Freeze small toys into blocks of ice and create hours of fun. This will also show your child what makes things freeze and melt, as well as what water looks like as a liquid and as a solid.

Materials:

  • Small waterproof toys or object like plastic animals, marbles, shells buttons and blocks
  • Re-sealable plastic bags of any size
  • Water
  • Your kitchen freezer
  • Baking pan or tray with raised edges

Instructions:

  1. Put the small waterproof toys or objects into re-sealable plastic bags. Let your child put many objects in one bag or decide to put one in many bags. Encourage them to group the objects in different ways. For example, by color or size.
  2. Fill each bag two-thirds of the way with water.
  3. Squeeze out as much air as possible in order to tightly close each bag.
  4. Place the sealed bags in the freezer. Leave them in the freezer for several hours, until the water is frozen solid. Overnight might work best!
  5. Remove the bags from the freezer. Hold he bags under running warm water for 10 – 15 seconds to loosen the ice block inside.
  6. Show your child the bag. Ask them what they notice now that the water turned solid. What happened to the toys inside? How about what happened to the toys? Encourage children to touch the ice and describe how it feels.
  7. Open the bags. Slide the ice blocks onto a baking pan.
  8. Ask your child to free the objects from the ice blocks! How can they do it? Be sure they have adult supervision and they can scrape the ice with a spoon, hit it with an object or let the ice melt!

For some extra fun and a little competition, turn it into a race. Have each sibling or friend freeze the same type of object and see who can free theirs first! Whoever wins can be named the Ice Master and wins the game!

All of these winter science experiments will teach your child a little bit about what happens in nature during the winter and why! These science experiments will also help your child talk about what they see and feel in the winter, keeping their curious minds engaged and learning.

Even after your experiments are over, they provide an opportunity to continue talking to your child about the winter season. When you head outside, ask them how they feel. What do they like about winter? What do they dislike? When they go outside, what do they see? 

For more fun activities like these, order CLC’s Play to Learn Book.

Children’s Learning Centers of Fairfield County (CLC) is committed to providing early childhood education for all families, with direct services and programs focused in health, nutrition & family support for children aged 6 weeks – 5 years of age. Find more information about enrollment, here!

Educational Games for Preschoolers

Play is an essential part of your preschoolers’ learning and development. That is what makes educational games and activities so critical both while at school and at home!

At CLC, our play-based learning philosophy allows children to discover the world at their own pace through hands-on, fun activities. All of our classrooms use the Creative Curriculum, which is backed by comprehensive child development research. The curriculum is built upon hands-on learning, sensory awareness, creative expression, multicultural socialization and lessons that develop literacy and science skills, as well as self-esteem and physical development.

When it comes to using play as vehicle for learning, utilizing both games and activities is a perfect option both in the classroom and at home.

Below, you will find a game or activity that helps with each of several skills developed in preschool, including cognition, social and emotional development, physical health and development, language and literacy, creative arts, mathematics, science and social studies.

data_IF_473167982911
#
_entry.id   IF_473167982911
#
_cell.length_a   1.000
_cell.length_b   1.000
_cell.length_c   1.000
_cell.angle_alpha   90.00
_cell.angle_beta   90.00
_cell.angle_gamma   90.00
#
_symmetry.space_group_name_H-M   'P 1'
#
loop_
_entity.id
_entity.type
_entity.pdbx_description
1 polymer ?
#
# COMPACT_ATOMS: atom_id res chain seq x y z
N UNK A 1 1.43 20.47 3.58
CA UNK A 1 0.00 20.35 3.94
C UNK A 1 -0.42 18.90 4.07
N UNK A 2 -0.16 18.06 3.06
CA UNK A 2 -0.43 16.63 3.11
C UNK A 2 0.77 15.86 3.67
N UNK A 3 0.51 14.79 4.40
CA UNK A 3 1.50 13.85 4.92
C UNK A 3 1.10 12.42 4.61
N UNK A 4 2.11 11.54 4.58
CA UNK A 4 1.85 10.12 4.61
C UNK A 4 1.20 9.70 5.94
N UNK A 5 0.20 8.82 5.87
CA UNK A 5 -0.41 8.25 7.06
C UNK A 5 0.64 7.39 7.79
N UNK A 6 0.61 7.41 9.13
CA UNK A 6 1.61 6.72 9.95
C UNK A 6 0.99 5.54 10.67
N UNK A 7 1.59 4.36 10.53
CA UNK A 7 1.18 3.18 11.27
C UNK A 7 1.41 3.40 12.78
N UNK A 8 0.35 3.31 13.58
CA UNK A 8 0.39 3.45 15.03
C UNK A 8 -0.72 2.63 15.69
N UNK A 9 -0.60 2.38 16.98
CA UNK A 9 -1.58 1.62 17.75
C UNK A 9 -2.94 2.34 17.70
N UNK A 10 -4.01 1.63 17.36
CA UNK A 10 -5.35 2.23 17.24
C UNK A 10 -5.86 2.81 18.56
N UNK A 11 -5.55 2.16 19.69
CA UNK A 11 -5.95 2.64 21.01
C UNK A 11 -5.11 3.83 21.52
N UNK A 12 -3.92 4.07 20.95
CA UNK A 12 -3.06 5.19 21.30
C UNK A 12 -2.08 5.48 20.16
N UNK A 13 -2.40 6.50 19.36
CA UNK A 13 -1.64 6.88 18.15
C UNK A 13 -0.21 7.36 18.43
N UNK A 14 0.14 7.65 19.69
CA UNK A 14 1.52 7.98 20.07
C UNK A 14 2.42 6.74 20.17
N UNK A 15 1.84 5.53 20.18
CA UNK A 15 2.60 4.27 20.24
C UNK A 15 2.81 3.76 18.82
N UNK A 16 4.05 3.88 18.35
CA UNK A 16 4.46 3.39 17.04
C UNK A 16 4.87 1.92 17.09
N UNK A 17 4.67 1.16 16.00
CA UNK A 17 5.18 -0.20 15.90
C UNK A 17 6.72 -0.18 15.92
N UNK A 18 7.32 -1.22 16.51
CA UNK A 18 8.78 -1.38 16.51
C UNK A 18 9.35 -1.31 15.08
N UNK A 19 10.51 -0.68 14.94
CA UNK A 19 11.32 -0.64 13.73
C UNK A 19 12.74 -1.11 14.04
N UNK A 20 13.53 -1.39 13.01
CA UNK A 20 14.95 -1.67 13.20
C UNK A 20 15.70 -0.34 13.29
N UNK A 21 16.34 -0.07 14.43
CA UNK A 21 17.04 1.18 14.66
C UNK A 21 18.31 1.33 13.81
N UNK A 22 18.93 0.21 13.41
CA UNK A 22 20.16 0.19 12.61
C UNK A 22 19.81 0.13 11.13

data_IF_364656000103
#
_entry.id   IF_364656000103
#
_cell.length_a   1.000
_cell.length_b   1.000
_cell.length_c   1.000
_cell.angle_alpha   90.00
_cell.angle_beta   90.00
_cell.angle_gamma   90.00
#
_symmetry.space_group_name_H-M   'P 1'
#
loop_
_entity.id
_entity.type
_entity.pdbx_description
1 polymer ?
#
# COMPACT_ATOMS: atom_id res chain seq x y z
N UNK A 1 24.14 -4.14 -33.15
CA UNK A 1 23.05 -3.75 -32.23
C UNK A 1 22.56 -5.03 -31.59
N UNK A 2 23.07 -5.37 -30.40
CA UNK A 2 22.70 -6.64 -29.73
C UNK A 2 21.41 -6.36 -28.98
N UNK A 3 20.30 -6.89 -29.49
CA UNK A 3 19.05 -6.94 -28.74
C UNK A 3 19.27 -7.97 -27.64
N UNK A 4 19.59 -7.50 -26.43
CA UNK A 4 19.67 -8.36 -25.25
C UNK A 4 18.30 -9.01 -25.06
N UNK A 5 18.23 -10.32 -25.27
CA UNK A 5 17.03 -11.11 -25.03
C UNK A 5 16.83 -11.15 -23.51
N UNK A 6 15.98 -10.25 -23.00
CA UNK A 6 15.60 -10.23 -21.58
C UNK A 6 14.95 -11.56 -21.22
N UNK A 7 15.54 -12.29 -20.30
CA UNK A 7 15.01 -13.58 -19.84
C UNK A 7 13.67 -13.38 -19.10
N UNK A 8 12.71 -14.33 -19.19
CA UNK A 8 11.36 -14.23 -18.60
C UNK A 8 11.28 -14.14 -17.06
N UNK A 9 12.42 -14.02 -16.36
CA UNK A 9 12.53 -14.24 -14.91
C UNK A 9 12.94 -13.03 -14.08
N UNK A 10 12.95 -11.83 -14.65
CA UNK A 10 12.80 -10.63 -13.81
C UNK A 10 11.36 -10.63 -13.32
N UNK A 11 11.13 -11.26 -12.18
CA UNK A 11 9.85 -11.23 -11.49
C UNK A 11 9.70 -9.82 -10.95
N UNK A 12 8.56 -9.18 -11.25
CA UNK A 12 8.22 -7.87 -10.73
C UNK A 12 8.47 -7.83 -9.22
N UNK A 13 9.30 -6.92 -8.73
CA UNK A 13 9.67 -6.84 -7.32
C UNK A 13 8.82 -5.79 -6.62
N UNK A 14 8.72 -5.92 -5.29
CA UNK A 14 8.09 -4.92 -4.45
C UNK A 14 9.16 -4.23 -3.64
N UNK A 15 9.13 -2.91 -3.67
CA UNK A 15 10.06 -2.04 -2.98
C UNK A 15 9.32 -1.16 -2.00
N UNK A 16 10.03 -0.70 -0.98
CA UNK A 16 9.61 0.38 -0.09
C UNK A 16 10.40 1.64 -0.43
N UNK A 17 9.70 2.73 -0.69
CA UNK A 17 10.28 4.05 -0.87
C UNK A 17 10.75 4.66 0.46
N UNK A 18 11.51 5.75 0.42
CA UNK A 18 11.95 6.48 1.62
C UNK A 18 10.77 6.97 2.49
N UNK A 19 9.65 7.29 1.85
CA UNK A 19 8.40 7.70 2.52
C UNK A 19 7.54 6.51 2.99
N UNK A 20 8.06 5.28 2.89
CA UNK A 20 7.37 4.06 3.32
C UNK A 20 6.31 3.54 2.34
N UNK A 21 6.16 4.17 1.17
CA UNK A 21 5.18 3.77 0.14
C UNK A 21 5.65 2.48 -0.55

The teachers at CLC participate in many of theses activities with students in the classroom. But, they can also be done while you are at home with your child! Many of these activities and games can be done using items that you already have at home such as paper, crayons, dolls, stuffed animals and other toys and items. Each activity allows you the flexibility to get creative and use what you already have!

Cognition

Cognition involves preschool children developing skills in exploring, asking questions, making choices, remembering and recalling.

Activity

Read a fairytale with your child, such as The Three Little Pigs, The Three Bears and The Gingerbread Boy. Provide storybooks, storybook characters and props like puppets, dolls and stuffed animals to encourage your child to build the setting in a dramatic play area and act out the story. This can be a great activity for siblings to participate in together!

Get your child involved by asking them what their favorite storybook is and asking them to act that out for you! Create an even larger audience for their dramatic show by lining up dolls and stuffed animals who can watch along with you.

Social and Emotional Development

Social and emotional development involves relating to others, caring, showing affection, developing relationships, safety and well-being.

Social and emotional development is a crucial part of preschool. It’s the age children begin to understand the causes of their emotions. Empathy also emerges and for many, it’s the first time they are asked to regulate emotions around people outside of their families.

Yale researchers, along with CLC teachers, administrators, children and families have created the first early childhood version of the breakthrough RULER program, an innovative approach to social and emotional development. It’s all about helping children manage their emotions to create a better place for learning. Learn more about the RULER program here.

Activity

Create a Mood Meter! This can be done using a ruler, paper and coloring supplies to represent how your child is feeling. Ask your child open ended questions (that don’t simply require a yes or no answer) to develop language and knowledge of feeling words. Encourage your child to express their feelings and ask them why they feel the way they do and what makes them feel certain emotions. Emotions are a great conversation starter between you and your child that allows you to share your emotions with them, as well.